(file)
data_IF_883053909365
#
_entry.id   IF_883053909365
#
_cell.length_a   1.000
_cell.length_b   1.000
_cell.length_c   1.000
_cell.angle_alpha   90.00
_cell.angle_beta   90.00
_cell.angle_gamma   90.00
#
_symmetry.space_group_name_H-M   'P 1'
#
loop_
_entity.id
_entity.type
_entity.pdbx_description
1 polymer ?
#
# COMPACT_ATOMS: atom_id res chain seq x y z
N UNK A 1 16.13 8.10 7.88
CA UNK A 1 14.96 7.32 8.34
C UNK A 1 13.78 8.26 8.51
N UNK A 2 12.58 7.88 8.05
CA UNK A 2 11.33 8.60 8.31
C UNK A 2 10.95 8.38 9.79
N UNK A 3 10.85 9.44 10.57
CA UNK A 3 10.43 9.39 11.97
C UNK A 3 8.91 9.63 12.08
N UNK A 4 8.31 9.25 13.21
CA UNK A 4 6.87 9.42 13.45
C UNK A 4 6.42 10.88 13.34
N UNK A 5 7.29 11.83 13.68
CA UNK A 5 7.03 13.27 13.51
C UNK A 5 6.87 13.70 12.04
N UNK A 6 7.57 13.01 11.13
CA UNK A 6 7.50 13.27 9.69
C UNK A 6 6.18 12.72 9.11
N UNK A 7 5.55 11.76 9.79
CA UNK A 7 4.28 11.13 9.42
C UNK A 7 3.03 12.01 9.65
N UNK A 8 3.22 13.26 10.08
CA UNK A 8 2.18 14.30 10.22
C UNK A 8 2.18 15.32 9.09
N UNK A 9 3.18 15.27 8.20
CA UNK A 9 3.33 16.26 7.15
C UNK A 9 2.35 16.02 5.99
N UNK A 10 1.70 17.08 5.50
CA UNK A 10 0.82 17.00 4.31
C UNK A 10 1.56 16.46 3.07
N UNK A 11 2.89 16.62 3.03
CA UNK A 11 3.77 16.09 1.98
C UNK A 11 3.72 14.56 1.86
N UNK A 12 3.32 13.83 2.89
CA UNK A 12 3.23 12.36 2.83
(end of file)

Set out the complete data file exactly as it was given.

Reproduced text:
data_IF_883053909365
#
_entry.id   IF_883053909365
#
_cell.length_a   1.000
_cell.length_b   1.000
_cell.length_c   1.000
_cell.angle_alpha   90.00
_cell.angle_beta   90.00
_cell.angle_gamma   90.00
#
_symmetry.space_group_name_H-M   'P 1'
#
loop_
_entity.id
_entity.type
_entity.pdbx_description
1 polymer ?
#
# COMPACT_ATOMS: atom_id res chain seq x y z
N UNK A 1 16.13 8.10 7.88
CA UNK A 1 14.96 7.32 8.34
C UNK A 1 13.78 8.26 8.51
N UNK A 2 12.58 7.88 8.05
CA UNK A 2 11.33 8.60 8.31
C UNK A 2 10.95 8.38 9.79
N UNK A 3 10.85 9.44 10.57
CA UNK A 3 10.43 9.39 11.97
C UNK A 3 8.91 9.63 12.08
N UNK A 4 8.31 9.25 13.21
CA UNK A 4 6.87 9.42 13.45
C UNK A 4 6.42 10.88 13.34
N UNK A 5 7.29 11.83 13.68
CA UNK A 5 7.03 13.27 13.51
C UNK A 5 6.87 13.70 12.04
N UNK A 6 7.57 13.01 11.13
CA UNK A 6 7.50 13.27 9.69
C UNK A 6 6.18 12.72 9.11
N UNK A 7 5.55 11.76 9.79
CA UNK A 7 4.28 11.13 9.42
C UNK A 7 3.03 12.01 9.65
N UNK A 8 3.22 13.26 10.08
CA UNK A 8 2.18 14.30 10.22
C UNK A 8 2.18 15.32 9.09
N UNK A 9 3.18 15.27 8.20
CA UNK A 9 3.33 16.26 7.15
C UNK A 9 2.35 16.02 5.99
N UNK A 10 1.70 17.08 5.50
CA UNK A 10 0.82 17.00 4.31
C UNK A 10 1.56 16.46 3.07
N UNK A 11 2.89 16.62 3.03
CA UNK A 11 3.77 16.09 1.98
C UNK A 11 3.72 14.56 1.86
N UNK A 12 3.32 13.83 2.89
CA UNK A 12 3.23 12.36 2.83